Could you tell me about your project with IRL?
We are working in Hearne, a small, rural community in east central Texas. We originally planned to address substance use health disparities. Through our first year of research we learned from the community that was a symptom, but one of the underlying reasons was lack of opportunities for youth. We reprogrammed our project to look at increasing opportunities. We’re using a process called “human-centered design” or “design thinking” to engage youth to develop their own program, set of products, or whatever the result is. We don’t have the answer at the beginning of the process. We’ll work with youth over the next year and a half to develop their program and then pilot test it.
You said you went into this project planning to focus on substance use, and then you realized that was more of a symptom than the underlying cause of the problem. How did you figure that out?
We knew from the beginning that it was a fully community-based participatory research project, so we were open to changes. We’re not the experts; the community members are. Once we collected preliminary data from interviews and focus groups, we were able to map out a system of substance use in this community. We realized it wasn’t the substance use that was the issue, per se. We decided to approach it more from the opportunities for youth to be engaged, goal set, to have work opportunities, things like that. Once we went back into the community to verify those findings, we heard strong community support.
Could you speak to the role of Alton Burton, the community partner in this project?
Alton is the face and voice of our project. We’re very intentional about that. He conducted our initial interviews to gain trust within the community and introduce everything. Idethia Shevon Harvey, DrPH, MPH and I created the data collection, IRB, and worked on the process. After that, the three of us worked together to do the systems mapping. We were supposed to have more than one focus group but then COVID happened. Alton led the facilitation of that while Idethia and I were co-facilitators and notetakers. Alton has been the main communication contact with the schools. We’ve been attending and meeting as well, but he’s the point of contact. He’s been recruiting youth as well.
That’s interesting what you say about Alton being the face of your project.
That’s important to us for sustainability and buy-in. We want to bring our expertise to the community to help and build capacity. It is our project, but it’s not ours. It’s the community’s.
What spurred this specific project?
Idethia and I had been working with Alton for three years or so before we applied for IRL. Idethia and I are looking at disparities in tobacco use across Texas with our state health department, trying to improve outreach for special populations adversely affected by substance use. Alton runs one of those state coalitions. He became a professional contact and close friend. That work’s still ongoing. We pursued this IRL project to build on that relationship and do something more local versus across the state. Alton came up with the substance use issue.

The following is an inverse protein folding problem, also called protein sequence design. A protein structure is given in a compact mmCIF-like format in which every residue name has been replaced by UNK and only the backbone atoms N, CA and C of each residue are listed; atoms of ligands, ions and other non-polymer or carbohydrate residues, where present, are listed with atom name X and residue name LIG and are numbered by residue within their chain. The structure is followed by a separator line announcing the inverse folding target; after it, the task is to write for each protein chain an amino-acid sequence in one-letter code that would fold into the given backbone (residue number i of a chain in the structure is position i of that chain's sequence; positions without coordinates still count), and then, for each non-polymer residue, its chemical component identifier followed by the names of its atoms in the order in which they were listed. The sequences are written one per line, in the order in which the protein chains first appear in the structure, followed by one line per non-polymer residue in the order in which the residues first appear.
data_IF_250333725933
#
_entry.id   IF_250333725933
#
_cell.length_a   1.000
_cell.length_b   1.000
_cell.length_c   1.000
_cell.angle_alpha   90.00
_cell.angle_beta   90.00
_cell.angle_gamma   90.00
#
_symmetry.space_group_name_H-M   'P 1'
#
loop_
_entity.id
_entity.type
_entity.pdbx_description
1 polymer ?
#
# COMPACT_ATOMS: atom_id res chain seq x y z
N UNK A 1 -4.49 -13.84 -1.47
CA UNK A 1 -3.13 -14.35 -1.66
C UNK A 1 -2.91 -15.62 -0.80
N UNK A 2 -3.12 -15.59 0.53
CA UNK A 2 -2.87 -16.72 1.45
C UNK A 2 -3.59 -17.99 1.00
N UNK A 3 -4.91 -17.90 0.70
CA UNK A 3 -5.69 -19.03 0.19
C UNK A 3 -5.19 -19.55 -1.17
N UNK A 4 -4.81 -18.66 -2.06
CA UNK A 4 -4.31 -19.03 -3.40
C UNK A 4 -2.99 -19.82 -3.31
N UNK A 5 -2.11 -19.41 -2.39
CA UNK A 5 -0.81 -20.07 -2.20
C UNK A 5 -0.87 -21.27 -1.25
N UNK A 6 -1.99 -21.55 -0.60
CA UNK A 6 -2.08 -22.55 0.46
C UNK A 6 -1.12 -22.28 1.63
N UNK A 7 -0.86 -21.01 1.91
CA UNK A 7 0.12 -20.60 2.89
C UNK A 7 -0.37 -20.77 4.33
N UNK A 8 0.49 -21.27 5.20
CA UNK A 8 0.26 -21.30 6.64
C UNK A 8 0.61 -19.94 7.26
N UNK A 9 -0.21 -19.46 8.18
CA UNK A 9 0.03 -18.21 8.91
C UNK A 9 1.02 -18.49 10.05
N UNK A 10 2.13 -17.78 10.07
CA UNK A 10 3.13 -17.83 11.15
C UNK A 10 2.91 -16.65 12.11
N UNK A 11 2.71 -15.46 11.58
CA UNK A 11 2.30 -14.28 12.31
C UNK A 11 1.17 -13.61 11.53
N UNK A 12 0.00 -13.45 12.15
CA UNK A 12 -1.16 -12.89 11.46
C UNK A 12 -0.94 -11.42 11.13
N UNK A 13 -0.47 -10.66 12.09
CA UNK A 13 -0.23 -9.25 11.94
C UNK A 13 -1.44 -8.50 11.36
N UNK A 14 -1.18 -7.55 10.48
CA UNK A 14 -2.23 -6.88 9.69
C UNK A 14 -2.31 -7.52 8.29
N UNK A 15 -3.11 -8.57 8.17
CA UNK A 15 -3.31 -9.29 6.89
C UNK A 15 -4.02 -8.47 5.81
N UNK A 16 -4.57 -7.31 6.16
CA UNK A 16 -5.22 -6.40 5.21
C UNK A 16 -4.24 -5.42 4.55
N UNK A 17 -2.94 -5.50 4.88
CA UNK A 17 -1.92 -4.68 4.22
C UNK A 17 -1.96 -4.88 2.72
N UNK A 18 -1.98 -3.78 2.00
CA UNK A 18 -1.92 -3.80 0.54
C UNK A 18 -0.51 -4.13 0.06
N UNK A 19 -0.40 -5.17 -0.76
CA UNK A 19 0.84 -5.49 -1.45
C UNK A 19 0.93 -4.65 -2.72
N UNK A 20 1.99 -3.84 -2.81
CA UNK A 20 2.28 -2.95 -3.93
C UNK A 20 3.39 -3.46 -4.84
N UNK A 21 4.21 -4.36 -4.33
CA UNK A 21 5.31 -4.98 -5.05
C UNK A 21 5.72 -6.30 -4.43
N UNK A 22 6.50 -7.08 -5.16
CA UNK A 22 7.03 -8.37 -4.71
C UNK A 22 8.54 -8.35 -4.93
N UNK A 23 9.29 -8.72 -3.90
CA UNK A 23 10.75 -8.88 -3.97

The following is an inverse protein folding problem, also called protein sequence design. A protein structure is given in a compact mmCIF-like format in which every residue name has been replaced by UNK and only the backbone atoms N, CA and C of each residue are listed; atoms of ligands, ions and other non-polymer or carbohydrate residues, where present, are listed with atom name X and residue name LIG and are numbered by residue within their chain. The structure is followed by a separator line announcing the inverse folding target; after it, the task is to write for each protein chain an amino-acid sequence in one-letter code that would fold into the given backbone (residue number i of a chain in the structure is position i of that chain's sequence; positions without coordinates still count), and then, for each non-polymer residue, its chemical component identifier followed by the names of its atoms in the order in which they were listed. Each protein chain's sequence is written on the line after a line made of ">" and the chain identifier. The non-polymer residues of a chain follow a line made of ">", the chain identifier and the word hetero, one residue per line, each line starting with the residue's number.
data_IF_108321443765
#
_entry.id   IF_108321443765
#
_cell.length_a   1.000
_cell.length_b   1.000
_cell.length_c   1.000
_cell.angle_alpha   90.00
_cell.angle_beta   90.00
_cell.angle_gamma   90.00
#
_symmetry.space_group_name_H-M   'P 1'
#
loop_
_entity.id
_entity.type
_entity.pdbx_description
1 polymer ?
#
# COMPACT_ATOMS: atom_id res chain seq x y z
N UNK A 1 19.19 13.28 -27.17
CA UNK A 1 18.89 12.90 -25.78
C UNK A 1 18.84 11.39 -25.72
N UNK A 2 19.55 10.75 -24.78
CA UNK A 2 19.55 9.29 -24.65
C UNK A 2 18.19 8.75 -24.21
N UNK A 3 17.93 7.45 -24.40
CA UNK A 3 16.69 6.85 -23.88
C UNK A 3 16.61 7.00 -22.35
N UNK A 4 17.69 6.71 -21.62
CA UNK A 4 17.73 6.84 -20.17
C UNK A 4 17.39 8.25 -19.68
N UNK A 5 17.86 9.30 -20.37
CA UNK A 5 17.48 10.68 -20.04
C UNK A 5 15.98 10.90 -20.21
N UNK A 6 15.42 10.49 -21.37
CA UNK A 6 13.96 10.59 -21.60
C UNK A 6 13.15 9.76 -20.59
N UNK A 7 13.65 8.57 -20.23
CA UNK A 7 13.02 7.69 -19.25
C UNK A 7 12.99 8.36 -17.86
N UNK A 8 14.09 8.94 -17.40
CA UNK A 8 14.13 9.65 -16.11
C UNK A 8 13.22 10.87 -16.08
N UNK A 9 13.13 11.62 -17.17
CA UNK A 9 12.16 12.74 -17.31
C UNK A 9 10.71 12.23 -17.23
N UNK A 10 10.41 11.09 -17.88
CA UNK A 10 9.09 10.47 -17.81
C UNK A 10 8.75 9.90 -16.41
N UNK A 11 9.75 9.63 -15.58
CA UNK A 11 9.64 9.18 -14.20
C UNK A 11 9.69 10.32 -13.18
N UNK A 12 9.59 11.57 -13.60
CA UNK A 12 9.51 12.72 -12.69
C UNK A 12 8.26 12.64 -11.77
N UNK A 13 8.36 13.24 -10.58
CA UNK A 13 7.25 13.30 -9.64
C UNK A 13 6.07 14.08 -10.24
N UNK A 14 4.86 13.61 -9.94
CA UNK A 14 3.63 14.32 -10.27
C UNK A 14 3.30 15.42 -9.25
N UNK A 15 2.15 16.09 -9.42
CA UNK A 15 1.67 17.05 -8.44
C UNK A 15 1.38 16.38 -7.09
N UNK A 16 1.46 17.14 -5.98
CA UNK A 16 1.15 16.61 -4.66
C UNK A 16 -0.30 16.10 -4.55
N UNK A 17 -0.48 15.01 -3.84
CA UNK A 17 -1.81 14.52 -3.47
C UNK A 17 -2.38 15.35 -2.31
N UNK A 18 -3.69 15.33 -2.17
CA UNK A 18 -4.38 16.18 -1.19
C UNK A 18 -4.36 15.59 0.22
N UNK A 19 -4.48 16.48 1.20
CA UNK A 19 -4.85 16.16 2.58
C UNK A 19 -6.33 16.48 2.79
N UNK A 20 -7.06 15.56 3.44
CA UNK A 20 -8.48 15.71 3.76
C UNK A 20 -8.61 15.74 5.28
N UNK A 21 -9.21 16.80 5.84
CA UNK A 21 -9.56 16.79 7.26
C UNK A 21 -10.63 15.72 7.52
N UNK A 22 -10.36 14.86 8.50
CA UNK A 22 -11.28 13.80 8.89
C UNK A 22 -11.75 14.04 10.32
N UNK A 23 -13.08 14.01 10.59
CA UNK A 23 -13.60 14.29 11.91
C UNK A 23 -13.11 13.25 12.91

I was reading an IRL survey you filled out. You said a question you wish people asked you more often is, “Why does this matter?” Could you speak to that?
With research, especially public health research, we’re so focused on the outcomes that we don’t always think about the process. That process in and of itself allows the community to address future issues because they have done the first project successfully. Also thinking more from the people perspective and why that thing — a high rate of substance use, teenage pregnancies, or obesity — is impacting communities. Not all issues we see, we would identify as a problem just because of the numbers associated with it. That local interpretive lens is important. You asked me to describe our project and I said “substance abuse,” but when we took a step back and thought about it from the opportunity perspective, it changed our frame of mind.
What have I not addressed?
With this type of work, it’s important to have diverse roles within our team. Our three partners have distinct skill sets. Talking to me, you’re gonna get this more conceptual, theory-based, ideological perspective. When you talk to Alton, you’re gonna hear straight from the voices of the people. If you talk to Idethia, you’re gonna hear more of a data collection lens. So often we’re trying to see how our shared vision is unified. For this to be successful, you also need that diversity.
Whitney Garney is an IRL fellow from Cohort 2018-2021 of Interdisciplinary Research Leaders (IRL). To learn more about Whitney and Team Hearne, TX, read about their research project: Researching Equity and Community Health (REACH) Project.
Interviews conducted, transcribed and condensed by Maria Bertrand, MPH ‘21. Whitney Garney reviewed and approved this blog.
The views represented in this post are those of the authors, not of Interdisciplinary Research Leaders or the Robert Wood Johnson Foundation.